For these many, many years.
He flicked Katya with the long wood switch. Katya was his horse, and she too was very old as was this wagon that had come down from his father who was born in the mountains during Tsarist days.
The wood box in the back was also old. For a box, that is.
He had built it with iron nails and fresh planks 23 years ago when he was just 73. The box had sat ready ever since.
He and Katya were on a mountain trail, heading down. They weren’t going very fast. Neither of them had ever gone fast. The old man’s name was Yefim.
He could see for so many miles, a green Spring valley, more mountains, a distant blue lake. It was beautiful, all of it, here where he lived with Oksana.
Yefim and Oksana had never not known one another. They were born one year apart as neighbors. They played as children. They kissed as adolescents. And later, but not much later, they married.
Because they were so distant from the tumultuous capital, they had always lived in peace. The commissars had never come.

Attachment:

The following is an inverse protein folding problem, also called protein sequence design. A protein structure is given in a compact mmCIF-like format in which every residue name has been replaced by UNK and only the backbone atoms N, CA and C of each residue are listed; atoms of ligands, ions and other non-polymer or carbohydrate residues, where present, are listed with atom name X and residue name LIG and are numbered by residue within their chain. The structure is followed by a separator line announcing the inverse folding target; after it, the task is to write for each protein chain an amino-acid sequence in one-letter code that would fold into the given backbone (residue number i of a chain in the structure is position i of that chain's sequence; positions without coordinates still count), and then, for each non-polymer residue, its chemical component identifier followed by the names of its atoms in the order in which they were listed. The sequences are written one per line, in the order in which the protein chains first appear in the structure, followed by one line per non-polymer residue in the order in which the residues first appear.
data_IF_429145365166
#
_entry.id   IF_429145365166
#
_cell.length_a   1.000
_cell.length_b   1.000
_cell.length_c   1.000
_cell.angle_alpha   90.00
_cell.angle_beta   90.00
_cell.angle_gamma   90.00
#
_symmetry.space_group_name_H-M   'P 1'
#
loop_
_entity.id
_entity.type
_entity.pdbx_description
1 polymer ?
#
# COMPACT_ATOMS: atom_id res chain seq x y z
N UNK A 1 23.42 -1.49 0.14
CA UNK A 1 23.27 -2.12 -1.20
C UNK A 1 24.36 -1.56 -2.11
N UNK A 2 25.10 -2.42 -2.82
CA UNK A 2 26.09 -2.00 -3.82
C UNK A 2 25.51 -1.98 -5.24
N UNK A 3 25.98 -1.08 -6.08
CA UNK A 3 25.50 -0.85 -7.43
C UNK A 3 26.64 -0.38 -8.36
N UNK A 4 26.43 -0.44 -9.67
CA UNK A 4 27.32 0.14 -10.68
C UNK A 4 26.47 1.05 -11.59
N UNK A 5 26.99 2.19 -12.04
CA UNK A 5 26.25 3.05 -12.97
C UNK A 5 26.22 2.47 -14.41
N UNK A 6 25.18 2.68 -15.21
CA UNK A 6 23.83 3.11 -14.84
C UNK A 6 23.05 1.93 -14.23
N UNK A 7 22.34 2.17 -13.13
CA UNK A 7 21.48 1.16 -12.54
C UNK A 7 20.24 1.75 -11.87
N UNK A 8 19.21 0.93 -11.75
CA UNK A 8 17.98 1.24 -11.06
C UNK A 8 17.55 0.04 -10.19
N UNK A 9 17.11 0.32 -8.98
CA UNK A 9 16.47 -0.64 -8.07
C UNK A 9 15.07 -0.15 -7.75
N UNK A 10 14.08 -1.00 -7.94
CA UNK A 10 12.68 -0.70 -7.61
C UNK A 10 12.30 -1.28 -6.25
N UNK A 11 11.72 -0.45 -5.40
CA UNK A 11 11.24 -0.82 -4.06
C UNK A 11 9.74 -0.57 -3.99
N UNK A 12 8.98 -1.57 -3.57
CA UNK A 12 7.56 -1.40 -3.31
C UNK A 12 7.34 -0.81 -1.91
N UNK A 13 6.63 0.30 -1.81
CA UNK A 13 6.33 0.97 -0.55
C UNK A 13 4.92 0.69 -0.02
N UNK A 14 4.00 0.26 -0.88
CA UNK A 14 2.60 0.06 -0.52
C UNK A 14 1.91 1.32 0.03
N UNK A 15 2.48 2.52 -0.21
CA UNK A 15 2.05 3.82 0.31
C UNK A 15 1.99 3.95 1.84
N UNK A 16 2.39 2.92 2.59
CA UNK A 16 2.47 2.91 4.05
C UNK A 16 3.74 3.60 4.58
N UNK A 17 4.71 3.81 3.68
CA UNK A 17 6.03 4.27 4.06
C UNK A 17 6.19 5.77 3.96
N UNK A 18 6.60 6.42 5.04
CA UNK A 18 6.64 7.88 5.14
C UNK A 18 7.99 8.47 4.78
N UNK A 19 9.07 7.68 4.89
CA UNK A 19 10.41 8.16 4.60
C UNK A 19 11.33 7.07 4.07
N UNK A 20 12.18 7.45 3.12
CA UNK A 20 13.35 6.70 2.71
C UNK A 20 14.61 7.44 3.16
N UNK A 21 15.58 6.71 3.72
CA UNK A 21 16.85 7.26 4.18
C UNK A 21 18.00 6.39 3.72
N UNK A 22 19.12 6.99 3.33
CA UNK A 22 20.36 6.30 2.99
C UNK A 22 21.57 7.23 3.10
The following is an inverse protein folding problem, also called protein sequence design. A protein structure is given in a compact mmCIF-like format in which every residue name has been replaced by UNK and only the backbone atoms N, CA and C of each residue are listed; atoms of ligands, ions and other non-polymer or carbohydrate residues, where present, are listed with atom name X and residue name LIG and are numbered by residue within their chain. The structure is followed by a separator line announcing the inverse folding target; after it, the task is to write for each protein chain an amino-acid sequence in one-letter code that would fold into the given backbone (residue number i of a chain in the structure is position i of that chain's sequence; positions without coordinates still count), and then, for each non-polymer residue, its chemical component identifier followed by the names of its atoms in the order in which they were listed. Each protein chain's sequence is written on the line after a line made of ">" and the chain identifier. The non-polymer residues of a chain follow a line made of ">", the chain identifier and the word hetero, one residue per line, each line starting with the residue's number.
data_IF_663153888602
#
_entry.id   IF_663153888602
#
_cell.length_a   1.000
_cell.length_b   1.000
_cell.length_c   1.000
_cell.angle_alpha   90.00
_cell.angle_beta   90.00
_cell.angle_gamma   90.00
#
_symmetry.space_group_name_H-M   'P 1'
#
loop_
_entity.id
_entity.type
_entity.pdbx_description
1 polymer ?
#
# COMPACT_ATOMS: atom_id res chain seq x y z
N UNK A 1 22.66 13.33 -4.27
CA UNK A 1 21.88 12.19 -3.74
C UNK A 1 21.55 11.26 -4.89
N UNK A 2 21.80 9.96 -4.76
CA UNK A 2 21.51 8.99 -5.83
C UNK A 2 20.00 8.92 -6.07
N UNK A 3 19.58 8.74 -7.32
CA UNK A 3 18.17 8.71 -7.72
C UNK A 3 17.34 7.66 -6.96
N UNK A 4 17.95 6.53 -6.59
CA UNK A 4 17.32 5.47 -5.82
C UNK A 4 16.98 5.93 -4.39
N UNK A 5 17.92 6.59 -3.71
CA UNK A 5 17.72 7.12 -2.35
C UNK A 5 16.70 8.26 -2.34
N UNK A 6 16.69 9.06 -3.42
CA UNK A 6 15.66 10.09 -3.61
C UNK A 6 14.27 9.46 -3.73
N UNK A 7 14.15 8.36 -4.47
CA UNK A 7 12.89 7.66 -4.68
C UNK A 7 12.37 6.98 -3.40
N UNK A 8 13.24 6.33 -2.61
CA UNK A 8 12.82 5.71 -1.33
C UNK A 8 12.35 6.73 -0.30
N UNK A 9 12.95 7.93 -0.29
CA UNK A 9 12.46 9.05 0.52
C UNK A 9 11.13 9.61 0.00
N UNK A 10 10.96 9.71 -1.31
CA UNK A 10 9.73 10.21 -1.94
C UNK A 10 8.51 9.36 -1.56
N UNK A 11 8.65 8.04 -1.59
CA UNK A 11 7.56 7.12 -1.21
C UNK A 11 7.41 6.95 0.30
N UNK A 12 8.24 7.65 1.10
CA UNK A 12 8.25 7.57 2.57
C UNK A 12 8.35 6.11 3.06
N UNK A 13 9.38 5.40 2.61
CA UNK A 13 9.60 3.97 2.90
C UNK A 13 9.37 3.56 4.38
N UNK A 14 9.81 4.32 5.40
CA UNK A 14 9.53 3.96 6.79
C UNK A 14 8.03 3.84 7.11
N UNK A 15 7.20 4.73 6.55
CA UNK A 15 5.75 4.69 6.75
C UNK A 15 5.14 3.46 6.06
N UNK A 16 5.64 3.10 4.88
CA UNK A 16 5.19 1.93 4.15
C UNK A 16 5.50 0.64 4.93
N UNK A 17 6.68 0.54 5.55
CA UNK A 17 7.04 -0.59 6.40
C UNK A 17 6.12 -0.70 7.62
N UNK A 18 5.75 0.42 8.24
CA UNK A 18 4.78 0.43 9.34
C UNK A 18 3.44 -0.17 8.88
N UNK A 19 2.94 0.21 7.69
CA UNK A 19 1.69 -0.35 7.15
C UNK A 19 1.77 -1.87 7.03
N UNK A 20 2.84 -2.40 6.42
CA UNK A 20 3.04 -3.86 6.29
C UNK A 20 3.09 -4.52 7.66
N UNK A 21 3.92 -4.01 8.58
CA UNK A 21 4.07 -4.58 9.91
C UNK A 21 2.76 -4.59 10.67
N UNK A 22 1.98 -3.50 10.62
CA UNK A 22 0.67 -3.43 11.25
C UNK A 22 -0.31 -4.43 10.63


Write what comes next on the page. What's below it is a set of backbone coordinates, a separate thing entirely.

As time passed, their friends and relatives died, even their three children, leaving just the two of them alone, as they had begun.
Katya had paused for a munch of grass, and Yefim flicked her brown back gently with the switch to get a move on. And she got a move on.
Finally, after a trip of 26 minutes, the destination arrived, and they halted by the hole the two young men had dug that morning.
The two men hoisted the box from the wagon bed to the green grass. Then they stepped back. Yefim lifted the lid and looked one last time at Oksana, beautiful as ever in his eyes.
A black hand squeezed his heart.
From the wagon, he pulled a hammer and leather pouch, and he pounded the lid with 79 nails so the wolves could never touch her.
It took a while.
An hour later, as he and Katya rolled back up the mountain trail, Yefim repeated, Thank you, God, in his own language.
For giving me Oksana for such a long time.
* * * *
(Wagon artwork by John Helms.)